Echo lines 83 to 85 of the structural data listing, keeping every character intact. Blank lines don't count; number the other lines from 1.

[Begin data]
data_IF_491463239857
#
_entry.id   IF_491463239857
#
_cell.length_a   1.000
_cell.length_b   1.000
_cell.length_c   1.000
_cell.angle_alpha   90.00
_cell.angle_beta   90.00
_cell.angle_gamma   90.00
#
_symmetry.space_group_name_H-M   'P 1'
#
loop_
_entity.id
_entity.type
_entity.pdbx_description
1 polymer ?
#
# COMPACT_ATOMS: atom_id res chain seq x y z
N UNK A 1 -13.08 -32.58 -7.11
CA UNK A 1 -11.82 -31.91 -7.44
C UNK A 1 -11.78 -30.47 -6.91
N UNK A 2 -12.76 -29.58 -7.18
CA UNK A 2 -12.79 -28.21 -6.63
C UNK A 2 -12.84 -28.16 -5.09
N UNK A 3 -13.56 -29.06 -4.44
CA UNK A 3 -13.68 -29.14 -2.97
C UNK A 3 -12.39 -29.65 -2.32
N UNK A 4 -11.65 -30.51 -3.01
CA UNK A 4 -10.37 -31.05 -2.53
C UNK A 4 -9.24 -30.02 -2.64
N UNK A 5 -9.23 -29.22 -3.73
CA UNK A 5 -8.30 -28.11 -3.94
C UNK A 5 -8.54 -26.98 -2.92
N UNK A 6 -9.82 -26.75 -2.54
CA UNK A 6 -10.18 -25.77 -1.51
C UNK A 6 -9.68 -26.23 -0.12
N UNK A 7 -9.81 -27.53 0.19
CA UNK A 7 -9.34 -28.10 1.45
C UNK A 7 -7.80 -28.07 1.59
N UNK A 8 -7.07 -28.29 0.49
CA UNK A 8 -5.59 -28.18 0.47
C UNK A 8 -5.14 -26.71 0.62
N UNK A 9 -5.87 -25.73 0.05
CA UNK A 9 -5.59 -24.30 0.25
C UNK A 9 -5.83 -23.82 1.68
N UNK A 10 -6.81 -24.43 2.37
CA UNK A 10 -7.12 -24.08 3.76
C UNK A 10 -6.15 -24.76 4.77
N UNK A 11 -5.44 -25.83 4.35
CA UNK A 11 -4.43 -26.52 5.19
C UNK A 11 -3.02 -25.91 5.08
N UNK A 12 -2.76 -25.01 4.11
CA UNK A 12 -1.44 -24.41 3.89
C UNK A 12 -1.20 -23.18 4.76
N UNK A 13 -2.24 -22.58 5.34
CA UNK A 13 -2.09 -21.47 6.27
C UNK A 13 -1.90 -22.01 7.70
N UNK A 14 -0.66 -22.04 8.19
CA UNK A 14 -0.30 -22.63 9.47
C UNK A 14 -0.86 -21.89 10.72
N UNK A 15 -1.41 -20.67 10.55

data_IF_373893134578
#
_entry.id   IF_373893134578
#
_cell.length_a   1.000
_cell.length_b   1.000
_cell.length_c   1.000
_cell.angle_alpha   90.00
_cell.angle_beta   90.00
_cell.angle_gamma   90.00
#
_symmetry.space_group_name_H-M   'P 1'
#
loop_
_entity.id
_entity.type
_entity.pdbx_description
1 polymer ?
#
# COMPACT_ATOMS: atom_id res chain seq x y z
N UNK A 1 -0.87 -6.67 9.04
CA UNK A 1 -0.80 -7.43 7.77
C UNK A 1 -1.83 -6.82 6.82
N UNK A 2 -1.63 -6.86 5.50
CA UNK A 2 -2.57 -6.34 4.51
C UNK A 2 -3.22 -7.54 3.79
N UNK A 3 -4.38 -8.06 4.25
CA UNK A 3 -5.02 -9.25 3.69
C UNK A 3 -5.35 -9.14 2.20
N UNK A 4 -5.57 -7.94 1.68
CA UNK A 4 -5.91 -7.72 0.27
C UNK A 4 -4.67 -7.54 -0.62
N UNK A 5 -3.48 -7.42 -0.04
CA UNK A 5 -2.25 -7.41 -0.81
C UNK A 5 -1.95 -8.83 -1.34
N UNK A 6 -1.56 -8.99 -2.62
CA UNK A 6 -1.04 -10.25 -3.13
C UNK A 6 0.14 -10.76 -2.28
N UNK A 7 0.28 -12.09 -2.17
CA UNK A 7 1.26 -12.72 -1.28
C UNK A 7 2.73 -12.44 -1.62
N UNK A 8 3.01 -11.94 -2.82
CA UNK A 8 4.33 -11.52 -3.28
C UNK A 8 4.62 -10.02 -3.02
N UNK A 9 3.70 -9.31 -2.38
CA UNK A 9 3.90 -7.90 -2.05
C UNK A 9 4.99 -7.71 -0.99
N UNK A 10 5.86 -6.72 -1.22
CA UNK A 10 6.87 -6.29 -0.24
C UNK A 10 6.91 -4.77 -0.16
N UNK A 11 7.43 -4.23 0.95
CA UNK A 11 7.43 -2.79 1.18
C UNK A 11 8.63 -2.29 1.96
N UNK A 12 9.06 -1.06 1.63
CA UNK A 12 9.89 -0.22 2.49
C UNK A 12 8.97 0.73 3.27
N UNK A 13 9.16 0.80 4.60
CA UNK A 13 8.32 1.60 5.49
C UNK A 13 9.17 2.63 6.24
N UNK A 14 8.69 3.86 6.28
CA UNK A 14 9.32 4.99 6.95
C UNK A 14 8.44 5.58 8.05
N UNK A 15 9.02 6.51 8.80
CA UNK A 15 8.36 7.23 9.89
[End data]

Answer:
# COMPACT_ATOMS: atom_id res chain seq x y z
N UNK A 1 -0.87 -6.67 9.04
CA UNK A 1 -0.80 -7.43 7.77